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Traditional Kokeshi, love at first sight.

We have always been passionate about turned objects. Those who have been in the store are surely familiar with our collection of rolling pins, or that of mallets. For the past year or so, however, these curious figures have also begun to appear on the shelf.

For us it was love at first sight and we (pleasantly…) let ourselves fall into their trap. There is always one that you miss….

What’s a kokeshi?

Kokeshi(s) are wooden dolls made only in Tohoku, the northernmost region of the largest island in the Japanese archipelago. Being a mountainous region, it has always been home to wood craftsmen, particularly turners, who made everyday household items (bowls, plates, etc.). With unused scraps of wood, someone began making toys, simple dolls without arms and legs that a child could easily handle. But the Tohoku region was also famous for its spas (onsen), so it soon became a destination for rest and vacation, from which people wanted to bring back memories.

The popularity of kokeshi dolls

So in the mid-nineteenth century production of these dolls, which were in demand as souvenirs, increased considerably and began to characterize the different styles, or schools, (Key) that are basically named after their area of origin. Even today, schools retain their distinctive characteristics and are recognizable quite easily, although there can be many small variations. There were traditionally 11, to which a 12th was added in 2018, the Nakanosawa School.

Le 12 Key: Hijiori, Kijiyama, Nambu, Naruko, Tōgatta, Zao, Tsuchiyu, Tsugaru,Yajiro, Sakunami, Yamagata, Nakanosawa

How Japanese kokeshi dolls are made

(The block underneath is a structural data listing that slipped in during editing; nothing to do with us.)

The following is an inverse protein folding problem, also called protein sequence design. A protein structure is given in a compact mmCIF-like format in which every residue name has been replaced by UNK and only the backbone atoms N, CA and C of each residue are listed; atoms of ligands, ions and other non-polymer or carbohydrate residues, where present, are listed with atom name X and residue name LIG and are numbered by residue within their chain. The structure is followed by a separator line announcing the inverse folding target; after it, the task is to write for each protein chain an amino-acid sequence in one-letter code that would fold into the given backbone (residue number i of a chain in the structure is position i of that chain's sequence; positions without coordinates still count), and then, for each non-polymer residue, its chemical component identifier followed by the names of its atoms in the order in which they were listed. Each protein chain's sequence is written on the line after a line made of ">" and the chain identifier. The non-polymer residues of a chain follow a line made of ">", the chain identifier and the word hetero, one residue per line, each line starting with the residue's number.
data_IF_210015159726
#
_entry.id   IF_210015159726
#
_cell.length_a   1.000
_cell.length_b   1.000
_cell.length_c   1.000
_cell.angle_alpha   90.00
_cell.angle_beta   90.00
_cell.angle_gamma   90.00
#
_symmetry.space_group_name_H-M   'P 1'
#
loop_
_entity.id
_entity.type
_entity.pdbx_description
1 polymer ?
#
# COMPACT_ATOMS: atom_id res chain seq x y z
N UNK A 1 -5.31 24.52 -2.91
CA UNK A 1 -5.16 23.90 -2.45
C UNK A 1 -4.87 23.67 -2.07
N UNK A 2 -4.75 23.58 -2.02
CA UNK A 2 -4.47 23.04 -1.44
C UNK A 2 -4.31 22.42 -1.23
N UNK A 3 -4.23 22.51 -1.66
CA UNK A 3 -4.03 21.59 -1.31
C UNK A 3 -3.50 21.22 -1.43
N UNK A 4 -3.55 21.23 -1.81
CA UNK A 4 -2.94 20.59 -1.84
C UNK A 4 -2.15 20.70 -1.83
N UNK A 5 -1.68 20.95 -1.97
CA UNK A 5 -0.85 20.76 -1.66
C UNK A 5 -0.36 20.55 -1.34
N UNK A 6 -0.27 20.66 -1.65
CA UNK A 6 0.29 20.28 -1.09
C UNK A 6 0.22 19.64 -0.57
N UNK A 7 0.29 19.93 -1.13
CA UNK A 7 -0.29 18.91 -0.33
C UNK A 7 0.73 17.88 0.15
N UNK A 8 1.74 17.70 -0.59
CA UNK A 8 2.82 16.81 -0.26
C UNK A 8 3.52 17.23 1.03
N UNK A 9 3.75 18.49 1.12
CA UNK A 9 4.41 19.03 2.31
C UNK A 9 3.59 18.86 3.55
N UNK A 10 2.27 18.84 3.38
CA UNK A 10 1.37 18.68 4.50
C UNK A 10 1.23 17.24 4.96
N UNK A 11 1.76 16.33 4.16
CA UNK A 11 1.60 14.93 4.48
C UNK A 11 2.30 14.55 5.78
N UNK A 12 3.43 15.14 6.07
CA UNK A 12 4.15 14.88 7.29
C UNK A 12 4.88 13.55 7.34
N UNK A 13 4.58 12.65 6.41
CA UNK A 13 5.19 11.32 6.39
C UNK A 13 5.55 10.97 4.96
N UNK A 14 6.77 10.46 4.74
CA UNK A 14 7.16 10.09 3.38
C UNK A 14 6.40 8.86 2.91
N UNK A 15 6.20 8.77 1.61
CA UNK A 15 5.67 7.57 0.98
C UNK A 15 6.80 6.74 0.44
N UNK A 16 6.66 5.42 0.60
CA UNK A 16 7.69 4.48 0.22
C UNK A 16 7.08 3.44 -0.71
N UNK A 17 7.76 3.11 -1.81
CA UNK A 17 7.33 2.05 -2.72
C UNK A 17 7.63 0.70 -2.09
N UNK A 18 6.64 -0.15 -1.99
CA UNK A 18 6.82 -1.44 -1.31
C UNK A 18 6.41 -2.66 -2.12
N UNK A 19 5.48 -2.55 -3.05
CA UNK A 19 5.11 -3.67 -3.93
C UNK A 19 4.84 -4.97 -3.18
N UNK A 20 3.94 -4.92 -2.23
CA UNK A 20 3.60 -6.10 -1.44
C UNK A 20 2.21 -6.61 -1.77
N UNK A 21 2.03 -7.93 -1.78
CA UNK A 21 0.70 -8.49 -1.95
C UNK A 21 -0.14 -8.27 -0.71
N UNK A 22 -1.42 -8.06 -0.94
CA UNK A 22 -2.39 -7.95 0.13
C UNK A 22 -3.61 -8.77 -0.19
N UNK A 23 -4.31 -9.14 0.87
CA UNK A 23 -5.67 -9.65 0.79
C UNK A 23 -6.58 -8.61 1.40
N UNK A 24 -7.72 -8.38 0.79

Traditional kokeshi (Dentō Kokeshi) are made mainly of dogwood, maple, magnolia or cherry. The wood is cut in winter, stripped of its bark and left to dry for up to a year. At this point it is cut and machined on the lathe. Most styles use two separate pieces to make head and torso, while some (Kijiyama for example) use one piece. After very fine sanding, the master moves on to the last stage, that of decoration. At the end he signs his creation, normally under the base.

A unique aspect of kokeshi making is that the master (Koujin) truly takes care of all phases of the work himself: from making the tools he will use, to working on the potter’s wheel, to decorating. This is surely also why each doll has its own personality.

Some people even call them healing, because of their calm and demure expression, which is able to “resonate with the soul.” Furthermore, each kokeshi gives expression to the inherent warmth of the wood from which it is made: many collectors, in fact, instead of new kokeshi, seek out vintage ones, because wood, unlike other man-made materials, does not degrade with time, but takes on an increasingly fascinating patina. Slowly the color of the paint also becomes fainter and fainter until it almost disappears.

Simple, elegant, and minimal, they represent the magic of a past when things were made one by one with calm and care and that fortunately still survives today.

There would be so much to say, but if you already felt like starting your own collection, you should know that we have opened a new “Vud Loves” page dedicated to them, where you can find some kokeshi from the different schools.

The important thing is that they are never left alone, because:

“Even though Naruko’s kokeshi is gone because someone bought it

It will certainly always remember the workshop of the craftsman who created it

At night, in a corner of his new home,

The pretty kokeshi will dream of Naruko

Far from Naruko

The kokeshi will miss the smell of the thermal waters.

Poesia di Fukasawa Kaname (1904-1947) su “Kokeshi. Il Tohoku tra tradizione ed innovazione”, traduzione di Andrea Maurizi

For further study we recommend some books and a beautiful site.

“Kokeshi. Il Tohoku tra tradizione ed innovazione”, C. Covito, R. Menegazzo, V. Sica, ed. Scalpendi 2021.

“Kokeshi: from Tohoku with love”, Manami Okazaki, Kingyo Press 2015


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